So thanks for the history lesson -- appreciate your taking the time to lay it all out.

                Originally posted by disastermouse
                There may be subtle differences, but this is a subjective and intersubjective process. You can learn some things reading about 'silent illumination' - but ultimately, it's you and the cushion.
                That's a good point. Although "you and the cushion" still leaves room for discussion, no? Any number of things can take place on a zafu, from compiling grocery lists to advanced states of jhana to the "effortless effort" you mention. I'm still at yer basic breath meditation stage, so mostly I'm asking out of idle curiosity.

                Intersubjectively yours,

                Rob
                Robert's website

                Comment

                • disastermouse

                  #9
                  Re: Just sitting vs silent illumination

                  Originally posted by robert
                  Jundo,

                  Interesting that you mentioned Sheng-Yen -- he was the source of my question, actually. I've been wanting to read his work and was all set to check out "Method of no Method" and perhaps also his book on the Heart Sutra. But then it occurred to me that his "silent illumination" might or might not be a different animal, as opposed to shikantaza, which got me to wondering what the relationship was exactly (since there are two distinct terms in Chinese). After all, when you sit down to jam with folks, you want to know what key you're in. Unless you're Ornette Coleman, maybe.

                  So thanks for the history lesson -- appreciate your taking the time to lay it all out.

                  Originally posted by disastermouse
                  There may be subtle differences, but this is a subjective and intersubjective process. You can learn some things reading about 'silent illumination' - but ultimately, it's you and the cushion.
                  That's a good point. Although "you and the cushion" still leaves room for discussion, no? Any number of things can take place on a zafu, from compiling grocery lists to advanced states of jhana to the "effortless effort" you mention. I'm still at yer basic breath meditation stage, so mostly I'm asking out of idle curiosity.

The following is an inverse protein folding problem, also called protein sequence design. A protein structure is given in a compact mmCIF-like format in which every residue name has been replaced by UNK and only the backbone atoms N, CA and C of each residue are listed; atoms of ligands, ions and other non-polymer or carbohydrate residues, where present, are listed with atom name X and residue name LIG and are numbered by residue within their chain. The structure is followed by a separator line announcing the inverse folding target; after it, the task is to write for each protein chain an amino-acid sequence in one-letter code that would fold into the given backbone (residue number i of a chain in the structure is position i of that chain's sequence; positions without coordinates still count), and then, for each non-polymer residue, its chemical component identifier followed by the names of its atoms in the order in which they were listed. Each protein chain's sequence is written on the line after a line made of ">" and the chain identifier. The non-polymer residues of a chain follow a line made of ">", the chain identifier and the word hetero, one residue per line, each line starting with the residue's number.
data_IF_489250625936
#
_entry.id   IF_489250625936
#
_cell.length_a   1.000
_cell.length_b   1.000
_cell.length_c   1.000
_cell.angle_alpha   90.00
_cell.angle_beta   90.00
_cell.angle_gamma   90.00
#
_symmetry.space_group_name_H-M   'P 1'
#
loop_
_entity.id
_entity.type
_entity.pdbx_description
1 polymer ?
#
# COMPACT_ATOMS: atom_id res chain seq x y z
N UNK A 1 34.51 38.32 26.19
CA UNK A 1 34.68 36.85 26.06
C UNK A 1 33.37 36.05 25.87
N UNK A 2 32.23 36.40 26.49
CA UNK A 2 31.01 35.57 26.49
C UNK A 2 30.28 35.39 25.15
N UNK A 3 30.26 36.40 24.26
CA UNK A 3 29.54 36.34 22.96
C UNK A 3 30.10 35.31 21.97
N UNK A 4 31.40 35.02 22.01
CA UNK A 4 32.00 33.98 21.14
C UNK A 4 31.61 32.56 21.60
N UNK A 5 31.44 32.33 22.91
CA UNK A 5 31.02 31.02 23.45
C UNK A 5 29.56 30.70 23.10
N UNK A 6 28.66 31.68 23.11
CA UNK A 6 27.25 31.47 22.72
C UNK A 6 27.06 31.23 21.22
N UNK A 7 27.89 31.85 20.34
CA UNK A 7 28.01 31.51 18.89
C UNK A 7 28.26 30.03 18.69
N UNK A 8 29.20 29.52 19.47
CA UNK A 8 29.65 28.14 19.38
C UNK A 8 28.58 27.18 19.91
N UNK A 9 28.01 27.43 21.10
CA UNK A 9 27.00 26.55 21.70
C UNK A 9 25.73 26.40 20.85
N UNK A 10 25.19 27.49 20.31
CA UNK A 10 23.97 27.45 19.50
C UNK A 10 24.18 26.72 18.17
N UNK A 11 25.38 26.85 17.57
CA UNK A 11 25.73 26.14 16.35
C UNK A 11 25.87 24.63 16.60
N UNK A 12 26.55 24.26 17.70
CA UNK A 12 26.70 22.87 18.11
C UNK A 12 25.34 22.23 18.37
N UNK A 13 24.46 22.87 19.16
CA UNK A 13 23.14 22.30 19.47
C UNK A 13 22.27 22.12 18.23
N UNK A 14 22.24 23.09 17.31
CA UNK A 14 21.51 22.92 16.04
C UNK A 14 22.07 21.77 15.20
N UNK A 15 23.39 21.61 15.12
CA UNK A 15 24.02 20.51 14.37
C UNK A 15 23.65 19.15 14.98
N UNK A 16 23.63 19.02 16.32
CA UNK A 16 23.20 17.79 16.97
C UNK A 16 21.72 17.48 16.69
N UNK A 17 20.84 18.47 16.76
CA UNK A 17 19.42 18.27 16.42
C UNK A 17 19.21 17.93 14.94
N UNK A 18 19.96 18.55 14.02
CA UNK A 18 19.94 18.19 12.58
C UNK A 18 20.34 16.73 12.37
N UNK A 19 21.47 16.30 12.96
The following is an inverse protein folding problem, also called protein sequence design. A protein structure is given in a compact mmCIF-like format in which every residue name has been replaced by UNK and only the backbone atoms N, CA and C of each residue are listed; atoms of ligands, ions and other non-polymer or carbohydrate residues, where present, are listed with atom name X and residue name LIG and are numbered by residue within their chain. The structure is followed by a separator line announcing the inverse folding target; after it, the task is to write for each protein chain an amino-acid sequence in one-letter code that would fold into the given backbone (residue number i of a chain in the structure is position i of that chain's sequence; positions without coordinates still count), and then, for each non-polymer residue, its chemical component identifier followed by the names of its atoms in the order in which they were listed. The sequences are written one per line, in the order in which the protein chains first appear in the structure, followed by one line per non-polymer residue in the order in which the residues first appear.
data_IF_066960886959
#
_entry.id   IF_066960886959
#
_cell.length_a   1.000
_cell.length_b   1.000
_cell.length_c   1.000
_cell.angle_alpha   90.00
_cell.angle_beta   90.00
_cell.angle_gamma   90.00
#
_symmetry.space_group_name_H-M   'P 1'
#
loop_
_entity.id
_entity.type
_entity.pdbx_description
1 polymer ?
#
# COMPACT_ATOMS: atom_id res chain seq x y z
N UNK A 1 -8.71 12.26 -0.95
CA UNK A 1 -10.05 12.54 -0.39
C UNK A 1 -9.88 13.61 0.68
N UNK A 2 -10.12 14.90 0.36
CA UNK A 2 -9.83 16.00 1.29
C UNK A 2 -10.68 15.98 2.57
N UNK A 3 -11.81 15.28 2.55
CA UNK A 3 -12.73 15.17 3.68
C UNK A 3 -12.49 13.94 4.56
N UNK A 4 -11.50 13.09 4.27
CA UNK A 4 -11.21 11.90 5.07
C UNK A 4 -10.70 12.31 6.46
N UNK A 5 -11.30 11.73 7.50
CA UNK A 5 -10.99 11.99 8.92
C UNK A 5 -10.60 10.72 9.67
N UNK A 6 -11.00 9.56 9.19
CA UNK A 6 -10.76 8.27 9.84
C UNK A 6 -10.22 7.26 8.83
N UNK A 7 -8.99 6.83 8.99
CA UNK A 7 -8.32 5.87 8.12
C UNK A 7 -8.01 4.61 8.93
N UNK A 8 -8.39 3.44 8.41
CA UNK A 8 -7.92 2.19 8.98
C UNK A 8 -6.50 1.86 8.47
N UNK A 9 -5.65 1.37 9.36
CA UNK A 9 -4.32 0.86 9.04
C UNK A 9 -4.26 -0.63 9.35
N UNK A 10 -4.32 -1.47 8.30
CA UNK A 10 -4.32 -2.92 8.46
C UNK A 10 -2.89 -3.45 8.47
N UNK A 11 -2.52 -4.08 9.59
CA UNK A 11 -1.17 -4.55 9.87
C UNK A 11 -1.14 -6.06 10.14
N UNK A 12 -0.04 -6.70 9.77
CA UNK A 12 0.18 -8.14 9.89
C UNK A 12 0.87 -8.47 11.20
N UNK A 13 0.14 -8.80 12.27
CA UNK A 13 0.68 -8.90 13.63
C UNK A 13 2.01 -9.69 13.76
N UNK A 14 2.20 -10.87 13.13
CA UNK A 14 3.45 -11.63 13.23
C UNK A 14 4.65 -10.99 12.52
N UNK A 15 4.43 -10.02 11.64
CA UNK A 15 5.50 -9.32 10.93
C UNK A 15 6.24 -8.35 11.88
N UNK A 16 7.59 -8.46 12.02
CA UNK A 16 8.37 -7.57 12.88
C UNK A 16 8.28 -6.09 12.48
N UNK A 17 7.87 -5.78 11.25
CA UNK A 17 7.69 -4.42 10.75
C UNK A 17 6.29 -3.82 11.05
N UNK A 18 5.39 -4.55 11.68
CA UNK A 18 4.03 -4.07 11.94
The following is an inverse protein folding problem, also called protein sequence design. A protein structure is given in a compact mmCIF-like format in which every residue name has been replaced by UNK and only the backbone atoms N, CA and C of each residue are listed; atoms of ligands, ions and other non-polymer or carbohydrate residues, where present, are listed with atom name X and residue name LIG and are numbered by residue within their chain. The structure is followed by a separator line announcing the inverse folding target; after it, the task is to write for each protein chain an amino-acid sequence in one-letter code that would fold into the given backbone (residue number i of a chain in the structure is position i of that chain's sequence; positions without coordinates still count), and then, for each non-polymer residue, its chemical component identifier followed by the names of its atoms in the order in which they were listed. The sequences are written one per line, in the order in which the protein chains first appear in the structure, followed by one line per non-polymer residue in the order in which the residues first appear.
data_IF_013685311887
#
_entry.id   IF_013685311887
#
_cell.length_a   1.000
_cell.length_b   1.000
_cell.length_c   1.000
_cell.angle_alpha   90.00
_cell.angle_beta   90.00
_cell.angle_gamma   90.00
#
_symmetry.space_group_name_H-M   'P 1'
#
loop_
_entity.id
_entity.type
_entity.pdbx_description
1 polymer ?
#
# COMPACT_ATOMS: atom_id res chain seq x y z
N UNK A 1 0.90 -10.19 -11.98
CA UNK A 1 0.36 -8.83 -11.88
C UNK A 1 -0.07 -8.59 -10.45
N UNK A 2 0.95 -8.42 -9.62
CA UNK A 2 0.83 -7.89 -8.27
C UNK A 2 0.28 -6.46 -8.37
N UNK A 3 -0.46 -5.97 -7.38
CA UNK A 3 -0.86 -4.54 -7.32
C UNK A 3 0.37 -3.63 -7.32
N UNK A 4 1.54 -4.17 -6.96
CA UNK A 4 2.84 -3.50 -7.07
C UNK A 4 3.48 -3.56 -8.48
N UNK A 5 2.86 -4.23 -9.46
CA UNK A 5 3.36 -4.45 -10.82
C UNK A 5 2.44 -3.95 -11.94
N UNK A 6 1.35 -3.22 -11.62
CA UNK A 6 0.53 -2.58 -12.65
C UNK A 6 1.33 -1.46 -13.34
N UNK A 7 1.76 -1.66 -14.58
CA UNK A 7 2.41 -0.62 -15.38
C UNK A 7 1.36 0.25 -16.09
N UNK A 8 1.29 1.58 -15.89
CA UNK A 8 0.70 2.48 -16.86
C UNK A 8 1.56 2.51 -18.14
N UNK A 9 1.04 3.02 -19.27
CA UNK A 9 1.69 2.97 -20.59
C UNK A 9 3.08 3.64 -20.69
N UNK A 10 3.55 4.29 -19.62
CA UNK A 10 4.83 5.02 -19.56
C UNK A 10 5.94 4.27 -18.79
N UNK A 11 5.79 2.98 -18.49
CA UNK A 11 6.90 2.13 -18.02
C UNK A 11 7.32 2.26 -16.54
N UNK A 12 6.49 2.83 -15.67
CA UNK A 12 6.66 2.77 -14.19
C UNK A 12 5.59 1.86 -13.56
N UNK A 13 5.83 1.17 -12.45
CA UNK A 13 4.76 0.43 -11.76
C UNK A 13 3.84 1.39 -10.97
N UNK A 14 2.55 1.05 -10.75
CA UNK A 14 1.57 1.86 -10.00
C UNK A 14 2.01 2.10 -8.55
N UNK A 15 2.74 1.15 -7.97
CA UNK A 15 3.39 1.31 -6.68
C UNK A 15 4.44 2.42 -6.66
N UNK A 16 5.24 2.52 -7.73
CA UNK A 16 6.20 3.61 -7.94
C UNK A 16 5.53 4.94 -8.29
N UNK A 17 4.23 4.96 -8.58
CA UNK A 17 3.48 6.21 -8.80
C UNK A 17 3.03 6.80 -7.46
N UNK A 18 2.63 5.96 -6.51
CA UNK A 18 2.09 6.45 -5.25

Intersubjectively yours,

                  Rob
                  "If you go to war with your mind, you will be at war forever." - Adyashanti's quote of his Zen teacher. Yeah, I know Adyashanti has started his own little thing, but this is something his Zen teacher said to him when he was still practicing Zen - and I think it's important to realize.

                  Let your mind compile grocery lists - just unhook your identity from it - don't enter 'into' it. When you find your attention focused on your grocery list, 'unhook' it from the list and go back to an expansive, diffuse awareness. The list may or may not continue going on, but it will be one of many things floating around. There will also be the creaking of your house or the barking of a neighbor's dog. But where is this 'creaking'? Where is this 'barking'? The sense of 'location' of these sounds is a construction - the direct perception of these things is right 'here'. The sensation is rather immediate when location isn't constructed. The witness also disappears when location disappears.

                  Zazen is just the process of constant unhooking, then back to diffuse awareness in which everything happens. The diffuse awareness of shikantaza is the 'natural state' - but it seems unnatural in light of so much conditioning and the confusion of conception with perception. That is to say, you may think the 'neighbor's dog barking over there' is something you perceive, but the idea of 'neighbor's dog' is thought and the sense of 'over there' is a conceptual construction. Without investment in these thoughts and constructs (they may still happen, but one is not invested in them), all things are driven first into 'one' and then into 'none'. Driven is the wrong word, it's simply that diffuse awareness is maintained and no conceptual constructions arise. Neither the idea nor the conceptual, spacial construction is directly immediate. You can't just fight these constructions, you simply let them go again and again. Drop, drop, drop, drop. Back to immediacy in which nothing is left out. First all 'things' are driven into 'one' (witness stage), and then even the witness construction is dropped...the moment 'moments' itself.